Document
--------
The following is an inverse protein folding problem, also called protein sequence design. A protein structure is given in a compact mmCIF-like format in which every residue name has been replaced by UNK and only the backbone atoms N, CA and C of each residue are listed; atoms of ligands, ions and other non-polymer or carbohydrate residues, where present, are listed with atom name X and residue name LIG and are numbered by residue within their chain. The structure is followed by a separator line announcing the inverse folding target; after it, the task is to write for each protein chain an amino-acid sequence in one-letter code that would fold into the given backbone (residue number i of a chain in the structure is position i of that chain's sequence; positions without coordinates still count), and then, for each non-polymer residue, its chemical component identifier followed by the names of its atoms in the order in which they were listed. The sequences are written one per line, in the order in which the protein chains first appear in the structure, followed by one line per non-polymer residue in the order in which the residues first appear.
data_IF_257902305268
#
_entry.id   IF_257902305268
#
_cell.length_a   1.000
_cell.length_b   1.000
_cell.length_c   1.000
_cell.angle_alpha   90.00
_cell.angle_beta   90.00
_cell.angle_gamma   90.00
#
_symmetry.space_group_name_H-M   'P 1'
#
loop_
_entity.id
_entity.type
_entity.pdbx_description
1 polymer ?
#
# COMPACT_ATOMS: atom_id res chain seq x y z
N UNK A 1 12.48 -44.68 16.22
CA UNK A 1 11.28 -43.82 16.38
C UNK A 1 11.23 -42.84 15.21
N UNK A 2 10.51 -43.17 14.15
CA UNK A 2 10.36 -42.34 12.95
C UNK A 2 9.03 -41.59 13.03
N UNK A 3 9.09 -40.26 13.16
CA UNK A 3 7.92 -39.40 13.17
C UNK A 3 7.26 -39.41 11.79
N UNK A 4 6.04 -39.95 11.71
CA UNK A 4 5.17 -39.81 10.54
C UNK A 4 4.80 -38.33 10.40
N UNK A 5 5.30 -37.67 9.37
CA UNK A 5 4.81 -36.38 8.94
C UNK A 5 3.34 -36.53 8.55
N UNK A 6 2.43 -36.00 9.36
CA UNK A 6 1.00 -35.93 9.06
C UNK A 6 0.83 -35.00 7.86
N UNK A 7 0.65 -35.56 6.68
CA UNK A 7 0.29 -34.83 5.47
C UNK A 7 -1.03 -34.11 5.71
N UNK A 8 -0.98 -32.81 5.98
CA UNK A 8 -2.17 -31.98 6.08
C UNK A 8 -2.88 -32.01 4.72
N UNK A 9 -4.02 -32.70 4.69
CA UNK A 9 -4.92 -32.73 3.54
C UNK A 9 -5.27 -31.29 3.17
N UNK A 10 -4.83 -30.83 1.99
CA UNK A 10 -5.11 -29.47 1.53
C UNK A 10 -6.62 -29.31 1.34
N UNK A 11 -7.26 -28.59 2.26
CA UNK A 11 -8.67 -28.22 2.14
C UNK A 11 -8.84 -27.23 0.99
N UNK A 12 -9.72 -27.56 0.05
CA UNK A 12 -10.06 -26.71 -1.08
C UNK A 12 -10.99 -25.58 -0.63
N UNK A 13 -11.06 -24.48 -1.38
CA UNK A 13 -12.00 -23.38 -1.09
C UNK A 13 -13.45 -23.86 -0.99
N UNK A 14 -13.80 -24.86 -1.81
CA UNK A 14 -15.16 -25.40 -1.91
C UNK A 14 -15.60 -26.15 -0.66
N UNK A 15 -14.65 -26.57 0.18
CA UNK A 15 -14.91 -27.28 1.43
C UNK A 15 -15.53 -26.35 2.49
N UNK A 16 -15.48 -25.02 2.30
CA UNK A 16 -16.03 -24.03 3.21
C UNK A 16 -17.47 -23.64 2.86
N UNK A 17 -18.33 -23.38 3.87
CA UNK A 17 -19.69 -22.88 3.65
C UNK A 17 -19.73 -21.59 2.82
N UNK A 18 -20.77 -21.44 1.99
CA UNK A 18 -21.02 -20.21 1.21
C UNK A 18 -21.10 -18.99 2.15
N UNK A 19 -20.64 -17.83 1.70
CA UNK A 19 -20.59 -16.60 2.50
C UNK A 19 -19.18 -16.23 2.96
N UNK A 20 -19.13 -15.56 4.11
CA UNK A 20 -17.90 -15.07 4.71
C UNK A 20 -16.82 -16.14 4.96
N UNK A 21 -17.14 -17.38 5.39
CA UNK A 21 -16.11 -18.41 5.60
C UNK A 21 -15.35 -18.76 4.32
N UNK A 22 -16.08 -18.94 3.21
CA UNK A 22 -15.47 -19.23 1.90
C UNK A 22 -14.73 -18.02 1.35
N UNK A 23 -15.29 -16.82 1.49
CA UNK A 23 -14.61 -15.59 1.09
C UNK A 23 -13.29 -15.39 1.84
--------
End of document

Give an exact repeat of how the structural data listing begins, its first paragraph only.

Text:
The following is an inverse protein folding problem, also called protein sequence design. A protein structure is given in a compact mmCIF-like format in which every residue name has been replaced by UNK and only the backbone atoms N, CA and C of each residue are listed; atoms of ligands, ions and other non-polymer or carbohydrate residues, where present, are listed with atom name X and residue name LIG and are numbered by residue within their chain. The structure is followed by a separator line announcing the inverse folding target; after it, the task is to write for each protein chain an amino-acid sequence in one-letter code that would fold into the given backbone (residue number i of a chain in the structure is position i of that chain's sequence; positions without coordinates still count), and then, for each non-polymer residue, its chemical component identifier followed by the names of its atoms in the order in which they were listed. The sequences are written one per line, in the order in which the protein chains first appear in the structure, followed by one line per non-polymer residue in the order in which the residues first appear.